The NEMAA blog is a platform for us to share our members work and their stories, and a hub for information about the NEMAA community.

Thursday, November 5, 2015

Interview with Julie Burkhart

A Conversation With Julie Burkhart

Photos by Ian Kacungira

How did you get started doing jewelry?

My first piece of jewelry was for an art class, and I loved it. My instructor saw that I really enjoyed it, so she sent me to another woman who was a jeweler, and she helped me make a piece. I was just fascinated by it. Anytime I could get around any kind of jewelry making equipment I would play around with it and try to learn. I finally went to jewelry school in Paris, TX and learned the basics. I was there for two years, and then worked for a diamond importer in Dallas. I loved doing custom work, so I also started working at a custom design store.

What kind of custom work did you do?

A lot of bridal work, some upkeep or redo of work to make new jewelry out of old stones and metals. I did a lot of work with unusual stones, cuts, and colors. A lot of times, I would get an unusual shape and design around the shape of that stone.

What do you do now?

I do a combination of the custom work for other jewelry and companies, I do stone setting, diamond setting, and my art jewelry, which is what I call the modern micro mosaic.

I like it all. Being self-employed I can do all of those things. I can say yes or no, and make my own choices. I like having the variety of doing all of those things.

"Educating the people is something I cherish, because a lot of people don’t know what it is. I love opening minds to new possibilities."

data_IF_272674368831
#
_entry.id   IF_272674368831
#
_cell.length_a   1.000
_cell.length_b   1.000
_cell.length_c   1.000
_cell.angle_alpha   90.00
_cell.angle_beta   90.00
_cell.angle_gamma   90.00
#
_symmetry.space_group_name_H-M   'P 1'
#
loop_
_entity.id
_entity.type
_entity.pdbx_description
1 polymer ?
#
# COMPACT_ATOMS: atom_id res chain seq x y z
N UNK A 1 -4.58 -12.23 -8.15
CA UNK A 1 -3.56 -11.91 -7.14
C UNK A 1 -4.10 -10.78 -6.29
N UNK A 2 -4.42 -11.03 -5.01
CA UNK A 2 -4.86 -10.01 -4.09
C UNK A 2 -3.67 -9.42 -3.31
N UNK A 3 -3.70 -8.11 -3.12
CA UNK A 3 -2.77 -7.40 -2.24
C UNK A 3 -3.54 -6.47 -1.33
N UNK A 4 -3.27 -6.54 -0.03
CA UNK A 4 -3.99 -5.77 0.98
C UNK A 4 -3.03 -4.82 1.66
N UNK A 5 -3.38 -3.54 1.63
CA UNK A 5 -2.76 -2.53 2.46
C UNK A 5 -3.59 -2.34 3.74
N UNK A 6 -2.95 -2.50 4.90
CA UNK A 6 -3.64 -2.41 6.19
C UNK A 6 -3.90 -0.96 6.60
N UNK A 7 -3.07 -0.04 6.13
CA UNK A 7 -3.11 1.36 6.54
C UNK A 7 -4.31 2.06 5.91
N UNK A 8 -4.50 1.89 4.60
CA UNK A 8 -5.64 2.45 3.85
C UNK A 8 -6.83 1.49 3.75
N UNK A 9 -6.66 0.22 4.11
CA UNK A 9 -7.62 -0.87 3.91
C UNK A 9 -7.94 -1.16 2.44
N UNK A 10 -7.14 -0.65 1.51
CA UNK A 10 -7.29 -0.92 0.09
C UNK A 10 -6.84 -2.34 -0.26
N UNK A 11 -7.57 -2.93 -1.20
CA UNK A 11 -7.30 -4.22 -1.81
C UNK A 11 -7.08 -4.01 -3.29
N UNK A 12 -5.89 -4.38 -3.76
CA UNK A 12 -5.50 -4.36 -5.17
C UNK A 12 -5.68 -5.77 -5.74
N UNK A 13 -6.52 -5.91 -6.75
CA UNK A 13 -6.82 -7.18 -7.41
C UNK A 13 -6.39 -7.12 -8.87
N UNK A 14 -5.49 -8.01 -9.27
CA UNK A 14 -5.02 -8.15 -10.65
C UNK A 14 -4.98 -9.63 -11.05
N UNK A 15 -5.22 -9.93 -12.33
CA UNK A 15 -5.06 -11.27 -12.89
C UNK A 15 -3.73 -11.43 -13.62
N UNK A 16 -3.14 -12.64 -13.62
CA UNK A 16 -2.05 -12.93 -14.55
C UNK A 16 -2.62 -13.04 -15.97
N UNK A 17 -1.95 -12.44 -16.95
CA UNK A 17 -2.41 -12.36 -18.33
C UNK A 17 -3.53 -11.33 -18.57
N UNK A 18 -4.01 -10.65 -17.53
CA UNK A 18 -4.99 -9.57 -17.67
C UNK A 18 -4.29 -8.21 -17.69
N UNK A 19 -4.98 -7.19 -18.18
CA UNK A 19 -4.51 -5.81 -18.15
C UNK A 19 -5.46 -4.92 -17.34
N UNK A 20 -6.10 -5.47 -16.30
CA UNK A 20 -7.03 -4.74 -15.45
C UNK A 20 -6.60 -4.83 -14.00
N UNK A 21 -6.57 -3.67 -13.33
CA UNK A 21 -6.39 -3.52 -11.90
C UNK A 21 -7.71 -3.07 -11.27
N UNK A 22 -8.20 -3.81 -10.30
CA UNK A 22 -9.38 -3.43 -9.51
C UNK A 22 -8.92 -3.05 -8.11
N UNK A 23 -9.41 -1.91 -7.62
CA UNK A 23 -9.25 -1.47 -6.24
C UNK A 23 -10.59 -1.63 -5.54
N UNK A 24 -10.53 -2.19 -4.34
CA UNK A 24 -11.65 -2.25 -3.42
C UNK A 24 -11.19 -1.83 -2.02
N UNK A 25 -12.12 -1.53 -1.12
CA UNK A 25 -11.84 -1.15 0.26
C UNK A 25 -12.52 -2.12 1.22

You put a lot of emphasis on your modern micro mosaics, why?

It’s unusual, you won’t see another like that. You don’t see a lot of micro mosaics. I like explaining the process and how each technique is done. Educating the people is something I cherish, because a lot of people don’t know what it is. I love opening minds to new possibilities.

My first mosaics were inspired by the Gee's Bend quilt makers. These are women who had no money, and they made quilts out of the clothing they had. They didn’t have the money to buy fabric so they just used beat up old jeans and whatever else they could find.

How’d you hear about these women?

You know sometimes you run across something and it just speaks to you. Their quilts really speak to me. I love that they’re all wonky. I really love intuitive art. These women are so intuitive, I mean, look at the colors and how they piece it together. Everything’s a little wonky, it’s not perfect. No straight lines.

I love the fact that they’re not trained to be a certain way, they created from their heart. They really inspired me.

Bringing it back to the hand carving, this is something that computers can’t replicate. Computers can’t bend lines like the human mind does.

Exactly, that’s beautiful.

What’s your involvement with NEMAA and how has this experience been for you?

When I came to this area, I was looking for studio space and I feel like I just stumbled into it and I feel like I hit the lottery. I love this building, it’s a perfect fit for me. I joined NEMAA right away and then I realized that this is a big deal. I didn’t know about Art A Whirl or what NEMAA had to offer, but I learned about how much they have helped this area. This is a thriving, wonderful, strong arts community here. 

I dove right in, and when I really believe in a cause I like to dive right in and give service. After some time, I was encouraged to join the board and it’s been wonderful because NEMAA has done so much and it’s an honor to be a part of it.

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